The Committee set itself several rules and over the years developed many practices. The names had to be euphonious (they had to have a pleasant sound). Also, their meaning had to be readily apparent to anyone interested, whether railwayman or member of the public. There had to be good publicity value in the names as well as providing good morale for the staff, and the collection of names for a class had to provide some form of class identity. Another rule was not to use names of people who were still alive at the time, and some on the Committee had a strong dislike of names or associations with the military. There was a preference for names of heroes and other well-known people.

The name that was to be bestowed on the first class member caused great debate on the Committee and the wider executive of British Railways. Noted railway enthusiast Bishop Eric Treacy, suggested the name “Britannia” which is the Latin name derived from the Greek term ‘Brettaniai’; a collection of islands with individual names. The origin of the name dates back to ancient times when the warmongering Roman Empire invaded the island in AD 42 and established a province called ‘Britannia’ bordering on ‘Caledonia’ in the north; the land known today as Scotland. It wasn’t until 1707 that both Kingdoms of England and Scotland were joined together and the name ‘Britannia’ was adopted as a new national identity.

This set the general theme of the naming process, which featured great Britons, although several deviations from the theme were allowed. These exceptions were allocated to those that operated on the Western Region, which were given names of former Star Class locomotives, and those of the Scottish Region, which were granted the names of the various Scottish firths. 70047 was never named.

Accidents and Incidents

  • On 20 November 1955, locomotive 70026 Polar Star was hauling an excursion train from Treherbert to Paddington that was derailed at Milton, between Steventon and Didcot. The locomotive was hauling ten coaches and it failed to slow down for a low speed crossing and as a result the engine and several carriages rolled down the embankment, which exacerbated the severity of the accident. The signals were on the right hand side of the track, but the driving position on the engine was on the left hand side, which hampered visibility. Western Region based examples had hand/foot holds cut into the smoke deflectors rather than steps, to improve forward visibility. This was subsequently done on the Eastern Region locomotives. Eleven people were killed and 163 were injured.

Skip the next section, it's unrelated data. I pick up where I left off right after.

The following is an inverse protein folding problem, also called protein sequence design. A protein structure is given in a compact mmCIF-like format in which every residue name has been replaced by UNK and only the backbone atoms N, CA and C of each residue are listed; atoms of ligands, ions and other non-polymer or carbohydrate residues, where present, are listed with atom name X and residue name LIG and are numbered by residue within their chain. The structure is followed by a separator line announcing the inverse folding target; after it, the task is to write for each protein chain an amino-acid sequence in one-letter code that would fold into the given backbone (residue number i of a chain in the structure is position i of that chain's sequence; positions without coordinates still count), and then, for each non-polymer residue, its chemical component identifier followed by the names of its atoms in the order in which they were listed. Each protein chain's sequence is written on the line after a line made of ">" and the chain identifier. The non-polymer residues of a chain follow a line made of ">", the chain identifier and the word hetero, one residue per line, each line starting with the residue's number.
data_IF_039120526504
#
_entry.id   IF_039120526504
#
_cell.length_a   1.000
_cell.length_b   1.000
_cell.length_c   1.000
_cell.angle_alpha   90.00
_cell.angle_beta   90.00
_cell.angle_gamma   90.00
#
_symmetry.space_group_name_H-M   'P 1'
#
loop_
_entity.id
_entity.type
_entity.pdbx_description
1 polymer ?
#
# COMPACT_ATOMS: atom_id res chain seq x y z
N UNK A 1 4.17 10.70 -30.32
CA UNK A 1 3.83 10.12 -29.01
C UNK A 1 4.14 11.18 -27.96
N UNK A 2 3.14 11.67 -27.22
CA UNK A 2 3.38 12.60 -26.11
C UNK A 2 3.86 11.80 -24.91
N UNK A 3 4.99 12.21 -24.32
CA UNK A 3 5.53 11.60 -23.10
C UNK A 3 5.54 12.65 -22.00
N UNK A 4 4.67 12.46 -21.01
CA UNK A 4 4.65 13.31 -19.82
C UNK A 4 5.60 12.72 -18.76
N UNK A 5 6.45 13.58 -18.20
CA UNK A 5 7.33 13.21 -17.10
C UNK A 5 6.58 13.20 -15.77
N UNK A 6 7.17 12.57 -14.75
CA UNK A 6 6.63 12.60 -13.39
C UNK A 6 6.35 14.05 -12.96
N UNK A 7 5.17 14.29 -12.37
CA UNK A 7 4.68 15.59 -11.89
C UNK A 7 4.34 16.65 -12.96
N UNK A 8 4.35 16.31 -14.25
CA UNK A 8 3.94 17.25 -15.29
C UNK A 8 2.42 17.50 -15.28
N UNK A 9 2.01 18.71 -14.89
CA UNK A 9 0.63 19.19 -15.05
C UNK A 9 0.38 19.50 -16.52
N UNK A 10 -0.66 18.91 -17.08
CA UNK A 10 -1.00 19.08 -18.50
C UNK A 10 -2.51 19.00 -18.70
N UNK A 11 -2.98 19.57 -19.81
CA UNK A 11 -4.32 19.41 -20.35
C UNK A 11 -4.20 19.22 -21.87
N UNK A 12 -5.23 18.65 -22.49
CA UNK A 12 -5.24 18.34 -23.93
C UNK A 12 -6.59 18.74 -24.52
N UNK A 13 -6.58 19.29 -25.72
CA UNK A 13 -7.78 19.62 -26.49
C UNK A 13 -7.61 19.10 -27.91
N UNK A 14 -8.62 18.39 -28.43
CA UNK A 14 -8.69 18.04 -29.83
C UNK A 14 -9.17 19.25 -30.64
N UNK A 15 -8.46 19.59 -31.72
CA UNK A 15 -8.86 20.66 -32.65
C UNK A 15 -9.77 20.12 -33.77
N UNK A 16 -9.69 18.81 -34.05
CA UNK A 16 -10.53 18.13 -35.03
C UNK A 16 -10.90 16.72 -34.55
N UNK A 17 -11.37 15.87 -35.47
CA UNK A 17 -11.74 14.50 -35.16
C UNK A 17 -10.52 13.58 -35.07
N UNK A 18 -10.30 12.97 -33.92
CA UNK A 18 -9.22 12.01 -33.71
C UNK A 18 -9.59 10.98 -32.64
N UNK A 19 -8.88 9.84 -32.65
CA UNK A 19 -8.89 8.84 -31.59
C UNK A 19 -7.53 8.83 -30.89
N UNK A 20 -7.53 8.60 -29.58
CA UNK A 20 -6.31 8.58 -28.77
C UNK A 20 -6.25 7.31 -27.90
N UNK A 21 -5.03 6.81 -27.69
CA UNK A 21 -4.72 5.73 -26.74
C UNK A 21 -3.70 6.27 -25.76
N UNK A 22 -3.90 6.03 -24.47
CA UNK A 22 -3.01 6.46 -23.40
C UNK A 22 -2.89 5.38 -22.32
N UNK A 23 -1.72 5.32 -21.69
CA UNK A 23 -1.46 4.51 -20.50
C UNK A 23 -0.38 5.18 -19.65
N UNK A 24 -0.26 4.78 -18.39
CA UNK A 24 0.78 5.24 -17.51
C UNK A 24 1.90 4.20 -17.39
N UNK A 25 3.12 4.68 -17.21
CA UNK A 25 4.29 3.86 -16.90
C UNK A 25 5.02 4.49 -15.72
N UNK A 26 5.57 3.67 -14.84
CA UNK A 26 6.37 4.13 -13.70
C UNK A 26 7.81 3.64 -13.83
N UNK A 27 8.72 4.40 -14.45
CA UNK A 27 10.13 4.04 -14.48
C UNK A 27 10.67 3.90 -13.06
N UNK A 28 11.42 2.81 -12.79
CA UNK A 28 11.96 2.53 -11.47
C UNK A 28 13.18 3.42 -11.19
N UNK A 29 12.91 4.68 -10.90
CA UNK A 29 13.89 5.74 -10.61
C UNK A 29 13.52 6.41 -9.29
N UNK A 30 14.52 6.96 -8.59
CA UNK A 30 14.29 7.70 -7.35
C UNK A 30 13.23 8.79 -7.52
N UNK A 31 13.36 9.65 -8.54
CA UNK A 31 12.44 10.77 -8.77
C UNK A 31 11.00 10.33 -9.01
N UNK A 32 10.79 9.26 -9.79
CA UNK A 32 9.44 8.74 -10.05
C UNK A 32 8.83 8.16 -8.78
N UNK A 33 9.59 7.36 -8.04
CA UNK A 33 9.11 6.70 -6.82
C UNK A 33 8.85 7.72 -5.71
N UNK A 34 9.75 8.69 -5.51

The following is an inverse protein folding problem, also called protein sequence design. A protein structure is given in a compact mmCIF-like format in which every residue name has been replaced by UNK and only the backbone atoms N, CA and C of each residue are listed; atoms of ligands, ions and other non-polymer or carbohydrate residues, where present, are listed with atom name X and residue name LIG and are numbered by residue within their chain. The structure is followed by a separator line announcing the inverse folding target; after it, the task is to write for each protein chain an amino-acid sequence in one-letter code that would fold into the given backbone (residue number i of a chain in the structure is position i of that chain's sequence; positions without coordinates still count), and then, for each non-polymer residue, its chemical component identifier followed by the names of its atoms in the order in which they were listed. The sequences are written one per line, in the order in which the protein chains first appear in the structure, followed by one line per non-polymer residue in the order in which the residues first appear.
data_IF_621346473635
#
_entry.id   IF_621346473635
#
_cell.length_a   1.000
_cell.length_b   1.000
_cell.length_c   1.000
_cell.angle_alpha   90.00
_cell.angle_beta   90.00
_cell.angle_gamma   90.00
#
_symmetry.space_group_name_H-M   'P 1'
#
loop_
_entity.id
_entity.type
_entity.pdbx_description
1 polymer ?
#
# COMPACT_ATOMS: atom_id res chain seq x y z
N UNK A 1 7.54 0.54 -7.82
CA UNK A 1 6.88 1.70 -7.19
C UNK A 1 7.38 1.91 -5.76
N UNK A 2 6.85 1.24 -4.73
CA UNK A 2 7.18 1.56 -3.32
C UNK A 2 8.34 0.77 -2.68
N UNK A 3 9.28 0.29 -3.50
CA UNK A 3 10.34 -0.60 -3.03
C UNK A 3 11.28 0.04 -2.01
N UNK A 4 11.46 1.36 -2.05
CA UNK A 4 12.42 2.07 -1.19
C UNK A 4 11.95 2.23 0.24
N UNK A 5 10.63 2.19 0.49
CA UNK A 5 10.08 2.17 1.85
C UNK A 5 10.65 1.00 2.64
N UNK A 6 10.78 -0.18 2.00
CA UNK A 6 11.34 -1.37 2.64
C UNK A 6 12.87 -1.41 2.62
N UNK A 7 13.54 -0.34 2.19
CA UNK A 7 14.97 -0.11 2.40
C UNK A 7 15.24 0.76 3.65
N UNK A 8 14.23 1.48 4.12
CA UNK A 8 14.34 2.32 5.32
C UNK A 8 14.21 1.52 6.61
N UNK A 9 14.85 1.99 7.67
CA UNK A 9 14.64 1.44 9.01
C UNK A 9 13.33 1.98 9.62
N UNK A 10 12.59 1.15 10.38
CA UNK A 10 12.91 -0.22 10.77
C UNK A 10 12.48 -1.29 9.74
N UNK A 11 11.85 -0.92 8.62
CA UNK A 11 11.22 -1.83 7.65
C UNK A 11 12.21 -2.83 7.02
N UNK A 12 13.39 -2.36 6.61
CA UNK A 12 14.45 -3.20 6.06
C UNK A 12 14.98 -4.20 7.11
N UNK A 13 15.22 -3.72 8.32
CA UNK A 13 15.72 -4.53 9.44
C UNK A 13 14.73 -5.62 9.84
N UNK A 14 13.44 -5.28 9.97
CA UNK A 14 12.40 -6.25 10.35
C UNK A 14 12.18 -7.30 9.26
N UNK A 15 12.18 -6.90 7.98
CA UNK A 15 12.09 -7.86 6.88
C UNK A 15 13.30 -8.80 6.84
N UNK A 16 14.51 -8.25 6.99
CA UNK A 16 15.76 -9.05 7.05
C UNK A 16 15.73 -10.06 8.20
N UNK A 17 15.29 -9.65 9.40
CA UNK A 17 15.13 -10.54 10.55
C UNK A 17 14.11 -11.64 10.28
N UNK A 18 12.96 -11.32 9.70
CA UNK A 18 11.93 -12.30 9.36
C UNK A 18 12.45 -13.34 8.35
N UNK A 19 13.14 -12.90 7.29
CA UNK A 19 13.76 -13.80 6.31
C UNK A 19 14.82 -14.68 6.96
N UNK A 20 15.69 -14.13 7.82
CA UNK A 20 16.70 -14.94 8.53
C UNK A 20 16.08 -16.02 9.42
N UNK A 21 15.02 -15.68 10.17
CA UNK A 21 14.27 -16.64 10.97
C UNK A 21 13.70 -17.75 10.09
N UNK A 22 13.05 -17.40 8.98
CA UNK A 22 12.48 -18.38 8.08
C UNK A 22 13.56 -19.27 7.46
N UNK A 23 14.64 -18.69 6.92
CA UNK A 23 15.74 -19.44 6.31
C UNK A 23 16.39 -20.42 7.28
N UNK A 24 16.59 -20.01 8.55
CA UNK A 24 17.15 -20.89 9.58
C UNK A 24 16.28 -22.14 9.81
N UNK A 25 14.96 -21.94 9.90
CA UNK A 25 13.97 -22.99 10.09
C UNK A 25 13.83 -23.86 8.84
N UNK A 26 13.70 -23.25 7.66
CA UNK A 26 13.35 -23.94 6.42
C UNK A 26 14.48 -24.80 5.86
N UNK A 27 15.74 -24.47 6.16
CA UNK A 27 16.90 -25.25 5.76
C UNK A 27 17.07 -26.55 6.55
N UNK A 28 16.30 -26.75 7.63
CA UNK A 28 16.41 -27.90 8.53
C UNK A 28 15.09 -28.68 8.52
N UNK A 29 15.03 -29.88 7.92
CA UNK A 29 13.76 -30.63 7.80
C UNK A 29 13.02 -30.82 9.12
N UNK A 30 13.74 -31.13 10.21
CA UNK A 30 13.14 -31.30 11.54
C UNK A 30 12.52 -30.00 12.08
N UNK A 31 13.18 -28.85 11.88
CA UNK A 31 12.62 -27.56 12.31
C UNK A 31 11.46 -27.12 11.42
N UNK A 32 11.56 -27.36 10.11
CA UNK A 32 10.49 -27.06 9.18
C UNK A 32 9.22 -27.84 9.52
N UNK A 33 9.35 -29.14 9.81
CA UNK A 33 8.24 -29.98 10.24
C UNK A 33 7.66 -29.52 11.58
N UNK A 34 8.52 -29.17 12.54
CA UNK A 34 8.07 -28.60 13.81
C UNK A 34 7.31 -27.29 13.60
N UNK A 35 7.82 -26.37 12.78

• On 21 January 1960, locomotive 70052 Firth of Tay was hauling an express passenger train from Glasgow St Enoch to London St Pancras that was derailed at Settle on the descent from Ais Gill summit. The had driver heard a repeated knocking which he thought came from the connecting rods near where they were connected to the locomotive’s drive wheels. He reduced speed and later stopped the train in a gale force wind while it was snowing at Garsdale, but was unable to find the cause of the noise. He continued south at what he thought was less than 20 mph, however timings from the signal boxes showed the speed was 40 mph. The fireman on the right of the train then saw sparks from the side of the locomotive as ballast began to be thrown up against the cab. As the driver made a full brake application, an LMS class 5-hauled goods train passed in the opposite direction. The engine and eight leading wagons derailed, colliding with the side of the first three carriages of the express, killing five people and injuring nine more. A search of the track along which the express had travelled revealed that between 33 miles and 12 miles before the accident it had shed various components of its side assembly. At the point where the driver inspected the locomotive all the parts that were missing had already fallen off, but due to the severity of the weather during this inspection the official report did not attach any blame to the driver for not spotting this, although the report did comment that the driver proceeded afterwards at an unsafe speed. Eventually the entire connecting rod had ploughed into the ballast near the adjacent line; wrecking the track in front of the oncoming goods train. The root cause was the failure of maintenance staff to properly secure the slide bar nuts; a problem which had been reported several times previously on that locomotive and on others in the same class but without fatal consequences. As a result of the enquiry the difficult to access nuts were redesigned.